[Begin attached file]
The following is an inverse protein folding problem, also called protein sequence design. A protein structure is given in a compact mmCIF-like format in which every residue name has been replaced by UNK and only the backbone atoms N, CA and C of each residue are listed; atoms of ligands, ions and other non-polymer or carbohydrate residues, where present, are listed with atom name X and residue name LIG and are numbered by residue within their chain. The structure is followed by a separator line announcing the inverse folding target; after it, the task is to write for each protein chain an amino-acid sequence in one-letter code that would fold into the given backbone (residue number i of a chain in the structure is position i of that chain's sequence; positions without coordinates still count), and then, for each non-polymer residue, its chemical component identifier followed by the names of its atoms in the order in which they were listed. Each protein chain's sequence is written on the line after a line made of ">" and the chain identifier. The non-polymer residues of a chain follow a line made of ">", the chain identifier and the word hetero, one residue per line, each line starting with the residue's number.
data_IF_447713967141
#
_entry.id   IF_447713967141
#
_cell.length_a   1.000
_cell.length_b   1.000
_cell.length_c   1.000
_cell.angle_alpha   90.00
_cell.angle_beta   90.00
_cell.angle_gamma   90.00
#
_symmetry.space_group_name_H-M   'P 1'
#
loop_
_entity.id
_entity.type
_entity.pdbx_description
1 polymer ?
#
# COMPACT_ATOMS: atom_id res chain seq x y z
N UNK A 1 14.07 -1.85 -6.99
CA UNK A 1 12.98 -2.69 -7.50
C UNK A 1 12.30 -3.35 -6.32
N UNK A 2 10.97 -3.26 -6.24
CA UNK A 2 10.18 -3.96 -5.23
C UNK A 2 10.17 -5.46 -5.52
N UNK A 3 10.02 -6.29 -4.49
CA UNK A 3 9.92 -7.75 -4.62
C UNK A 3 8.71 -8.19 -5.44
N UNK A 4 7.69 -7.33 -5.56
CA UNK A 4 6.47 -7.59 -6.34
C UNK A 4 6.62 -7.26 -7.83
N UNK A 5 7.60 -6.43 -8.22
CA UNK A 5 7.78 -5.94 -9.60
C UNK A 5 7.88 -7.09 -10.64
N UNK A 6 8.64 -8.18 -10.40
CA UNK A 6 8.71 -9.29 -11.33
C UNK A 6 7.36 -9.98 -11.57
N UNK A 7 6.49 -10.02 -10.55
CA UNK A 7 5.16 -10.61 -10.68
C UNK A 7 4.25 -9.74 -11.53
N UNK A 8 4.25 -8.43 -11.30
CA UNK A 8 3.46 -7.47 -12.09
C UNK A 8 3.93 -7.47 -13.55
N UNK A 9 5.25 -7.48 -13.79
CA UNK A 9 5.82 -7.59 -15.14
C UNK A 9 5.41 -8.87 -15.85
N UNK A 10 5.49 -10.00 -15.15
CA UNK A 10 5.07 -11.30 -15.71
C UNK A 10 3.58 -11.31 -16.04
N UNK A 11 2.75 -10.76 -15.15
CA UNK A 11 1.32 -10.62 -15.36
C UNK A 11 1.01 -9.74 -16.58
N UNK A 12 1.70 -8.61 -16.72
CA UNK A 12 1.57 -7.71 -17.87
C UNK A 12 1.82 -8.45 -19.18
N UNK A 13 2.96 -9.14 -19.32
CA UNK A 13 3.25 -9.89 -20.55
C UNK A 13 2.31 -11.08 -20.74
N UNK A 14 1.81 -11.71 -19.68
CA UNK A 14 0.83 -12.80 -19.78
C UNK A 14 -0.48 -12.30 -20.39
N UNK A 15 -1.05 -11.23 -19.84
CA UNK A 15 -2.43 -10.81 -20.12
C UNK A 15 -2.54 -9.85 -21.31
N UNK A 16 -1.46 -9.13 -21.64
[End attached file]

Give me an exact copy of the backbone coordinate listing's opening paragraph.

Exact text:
The following is an inverse protein folding problem, also called protein sequence design. A protein structure is given in a compact mmCIF-like format in which every residue name has been replaced by UNK and only the backbone atoms N, CA and C of each residue are listed; atoms of ligands, ions and other non-polymer or carbohydrate residues, where present, are listed with atom name X and residue name LIG and are numbered by residue within their chain. The structure is followed by a separator line announcing the inverse folding target; after it, the task is to write for each protein chain an amino-acid sequence in one-letter code that would fold into the given backbone (residue number i of a chain in the structure is position i of that chain's sequence; positions without coordinates still count), and then, for each non-polymer residue, its chemical component identifier followed by the names of its atoms in the order in which they were listed. Each protein chain's sequence is written on the line after a line made of ">" and the chain identifier. The non-polymer residues of a chain follow a line made of ">", the chain identifier and the word hetero, one residue per line, each line starting with the residue's number.